The information leaflet provided phone numbers and email addresses for 2 members of the research team who would conduct interviews. Out of a sample of 38 participants, 29 used email as their main form of communication. Email was used to confirm eligibility, provide consent forms, discuss queries, and schedule interviews. Typically email communications continued over a period of 1 or 2 weeks. However, in some cases email correspondence extended to several weeks or months due to practical difficulties of scheduling, illness, or life events. The emails were password protected and stored securely on the server of the Arthritis Research Centre of Canada. Factual information (eg, how participants heard about the research) and general comments (eg, length and tone of emails and broad content) were recorded in field notes. Due to the number and content of emails, we recognized they were a rich source of data. We subsequently sought permission to analyze the correspondence of 15 participants, who had engaged in the most email contact overall. The analysis presented here is based on the email communications of the 12 who provided consent (11 females, 1 male). Ethical approval was received from the University of British Columbia Behavioral Research Ethics Board. Volunteers were invited to choose their own pseudonyms, which have been used.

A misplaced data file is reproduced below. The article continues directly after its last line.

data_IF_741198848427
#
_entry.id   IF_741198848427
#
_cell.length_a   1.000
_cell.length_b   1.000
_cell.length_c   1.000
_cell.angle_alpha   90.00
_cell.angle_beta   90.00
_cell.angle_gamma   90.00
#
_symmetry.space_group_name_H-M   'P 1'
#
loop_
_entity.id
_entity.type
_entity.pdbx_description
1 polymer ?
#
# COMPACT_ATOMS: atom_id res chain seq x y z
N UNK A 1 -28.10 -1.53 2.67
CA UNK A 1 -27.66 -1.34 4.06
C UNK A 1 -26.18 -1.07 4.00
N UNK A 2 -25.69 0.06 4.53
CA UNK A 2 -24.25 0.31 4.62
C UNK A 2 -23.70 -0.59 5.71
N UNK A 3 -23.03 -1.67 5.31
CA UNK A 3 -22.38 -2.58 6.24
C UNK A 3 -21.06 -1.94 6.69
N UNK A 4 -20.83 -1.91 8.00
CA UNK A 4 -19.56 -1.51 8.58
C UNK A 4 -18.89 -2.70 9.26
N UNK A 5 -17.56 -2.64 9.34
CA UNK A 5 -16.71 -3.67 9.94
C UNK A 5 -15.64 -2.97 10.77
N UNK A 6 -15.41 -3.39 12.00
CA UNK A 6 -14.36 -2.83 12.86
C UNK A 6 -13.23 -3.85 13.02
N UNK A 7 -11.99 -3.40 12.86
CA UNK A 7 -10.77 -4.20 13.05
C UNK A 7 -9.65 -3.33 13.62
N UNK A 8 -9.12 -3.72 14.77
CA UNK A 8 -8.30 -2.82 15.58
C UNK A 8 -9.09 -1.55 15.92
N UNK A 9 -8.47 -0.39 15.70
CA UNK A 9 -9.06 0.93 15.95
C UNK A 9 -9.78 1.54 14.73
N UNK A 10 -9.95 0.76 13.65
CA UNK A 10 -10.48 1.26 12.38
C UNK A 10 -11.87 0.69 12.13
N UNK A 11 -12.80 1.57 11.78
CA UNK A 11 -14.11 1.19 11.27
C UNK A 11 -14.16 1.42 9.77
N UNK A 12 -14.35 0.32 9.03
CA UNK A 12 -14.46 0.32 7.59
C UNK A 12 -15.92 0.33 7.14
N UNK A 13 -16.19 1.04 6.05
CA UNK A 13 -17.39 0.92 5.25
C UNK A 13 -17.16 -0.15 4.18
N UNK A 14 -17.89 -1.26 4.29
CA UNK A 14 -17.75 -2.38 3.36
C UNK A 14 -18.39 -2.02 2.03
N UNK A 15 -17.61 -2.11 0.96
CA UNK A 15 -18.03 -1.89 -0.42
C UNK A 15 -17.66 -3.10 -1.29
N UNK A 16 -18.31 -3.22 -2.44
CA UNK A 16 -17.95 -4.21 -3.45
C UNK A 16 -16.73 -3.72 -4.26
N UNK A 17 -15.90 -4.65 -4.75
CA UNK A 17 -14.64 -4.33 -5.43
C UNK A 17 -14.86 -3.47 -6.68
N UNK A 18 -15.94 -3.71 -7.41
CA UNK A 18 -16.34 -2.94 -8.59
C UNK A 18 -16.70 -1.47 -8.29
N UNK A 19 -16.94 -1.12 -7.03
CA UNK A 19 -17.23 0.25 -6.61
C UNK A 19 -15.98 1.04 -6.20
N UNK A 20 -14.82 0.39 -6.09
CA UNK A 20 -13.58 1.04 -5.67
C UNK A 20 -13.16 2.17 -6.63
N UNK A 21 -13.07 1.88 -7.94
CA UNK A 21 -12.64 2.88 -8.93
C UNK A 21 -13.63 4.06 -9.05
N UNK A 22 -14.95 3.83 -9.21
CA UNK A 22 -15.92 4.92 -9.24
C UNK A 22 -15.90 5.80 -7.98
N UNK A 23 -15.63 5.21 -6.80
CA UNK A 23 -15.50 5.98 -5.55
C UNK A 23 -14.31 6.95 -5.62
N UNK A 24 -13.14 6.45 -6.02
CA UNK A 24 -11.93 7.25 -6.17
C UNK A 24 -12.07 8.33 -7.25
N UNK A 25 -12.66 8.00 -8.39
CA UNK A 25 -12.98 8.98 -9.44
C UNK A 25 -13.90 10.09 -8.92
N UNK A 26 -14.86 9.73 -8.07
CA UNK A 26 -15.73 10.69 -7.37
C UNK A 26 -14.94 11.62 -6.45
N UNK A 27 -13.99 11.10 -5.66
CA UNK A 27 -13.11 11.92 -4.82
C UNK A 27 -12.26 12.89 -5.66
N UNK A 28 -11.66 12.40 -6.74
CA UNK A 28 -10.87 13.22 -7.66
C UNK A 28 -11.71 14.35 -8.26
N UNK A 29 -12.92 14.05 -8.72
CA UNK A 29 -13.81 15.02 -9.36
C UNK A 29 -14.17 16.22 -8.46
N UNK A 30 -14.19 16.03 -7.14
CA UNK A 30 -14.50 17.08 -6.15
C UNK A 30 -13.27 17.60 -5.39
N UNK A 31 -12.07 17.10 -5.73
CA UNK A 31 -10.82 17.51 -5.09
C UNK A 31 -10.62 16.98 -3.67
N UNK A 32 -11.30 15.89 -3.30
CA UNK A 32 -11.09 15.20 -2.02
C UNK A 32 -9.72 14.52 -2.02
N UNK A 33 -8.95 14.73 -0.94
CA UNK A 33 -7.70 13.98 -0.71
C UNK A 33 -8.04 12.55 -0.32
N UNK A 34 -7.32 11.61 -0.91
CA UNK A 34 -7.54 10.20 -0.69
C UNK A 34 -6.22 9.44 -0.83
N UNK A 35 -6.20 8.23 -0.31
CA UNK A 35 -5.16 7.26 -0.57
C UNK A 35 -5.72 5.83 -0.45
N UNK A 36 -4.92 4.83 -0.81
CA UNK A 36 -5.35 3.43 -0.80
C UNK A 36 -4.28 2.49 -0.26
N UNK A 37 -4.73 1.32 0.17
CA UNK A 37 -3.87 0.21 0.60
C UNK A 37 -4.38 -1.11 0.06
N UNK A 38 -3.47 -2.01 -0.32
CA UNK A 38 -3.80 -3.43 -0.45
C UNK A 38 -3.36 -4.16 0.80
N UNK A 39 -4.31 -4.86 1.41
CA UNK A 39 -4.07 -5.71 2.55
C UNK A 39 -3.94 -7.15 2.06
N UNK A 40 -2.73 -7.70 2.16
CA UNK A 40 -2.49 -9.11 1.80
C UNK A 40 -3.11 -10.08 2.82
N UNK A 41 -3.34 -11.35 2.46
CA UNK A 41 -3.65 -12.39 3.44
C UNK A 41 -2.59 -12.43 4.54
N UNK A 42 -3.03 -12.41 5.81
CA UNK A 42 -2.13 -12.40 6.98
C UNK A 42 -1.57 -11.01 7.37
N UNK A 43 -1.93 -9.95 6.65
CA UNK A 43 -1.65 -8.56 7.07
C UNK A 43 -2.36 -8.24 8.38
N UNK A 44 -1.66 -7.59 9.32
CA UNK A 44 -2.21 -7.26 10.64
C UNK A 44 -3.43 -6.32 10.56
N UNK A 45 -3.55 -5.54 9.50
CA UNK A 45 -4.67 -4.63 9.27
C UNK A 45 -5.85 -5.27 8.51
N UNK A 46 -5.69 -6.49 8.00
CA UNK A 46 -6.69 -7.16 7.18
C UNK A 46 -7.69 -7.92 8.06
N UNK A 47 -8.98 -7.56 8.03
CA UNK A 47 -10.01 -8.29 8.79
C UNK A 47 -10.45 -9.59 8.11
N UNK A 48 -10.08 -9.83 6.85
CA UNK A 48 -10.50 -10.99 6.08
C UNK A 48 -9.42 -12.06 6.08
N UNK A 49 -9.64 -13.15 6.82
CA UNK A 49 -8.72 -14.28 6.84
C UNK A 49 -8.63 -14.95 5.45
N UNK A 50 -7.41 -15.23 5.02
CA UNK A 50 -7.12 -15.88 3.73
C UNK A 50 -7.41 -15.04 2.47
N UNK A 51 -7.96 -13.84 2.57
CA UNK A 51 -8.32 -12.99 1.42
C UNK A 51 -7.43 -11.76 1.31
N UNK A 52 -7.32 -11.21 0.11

The analysis was iterative. A thematic approach informed by a constant comparative method was used. AT and ZA read and coded the emails independently. After discussion and repeated readings of the emails, three initial themes were identified, compared with field notes, and examined for consistency across data types (email, interviews, and field notes). Focusing on emails, further discussion led to agreement on higher-order themes. Constant comparison across data types and scrutiny of all data independently prior to team discussion added rigor to the analysis, contributing to validity of the data-driven claims.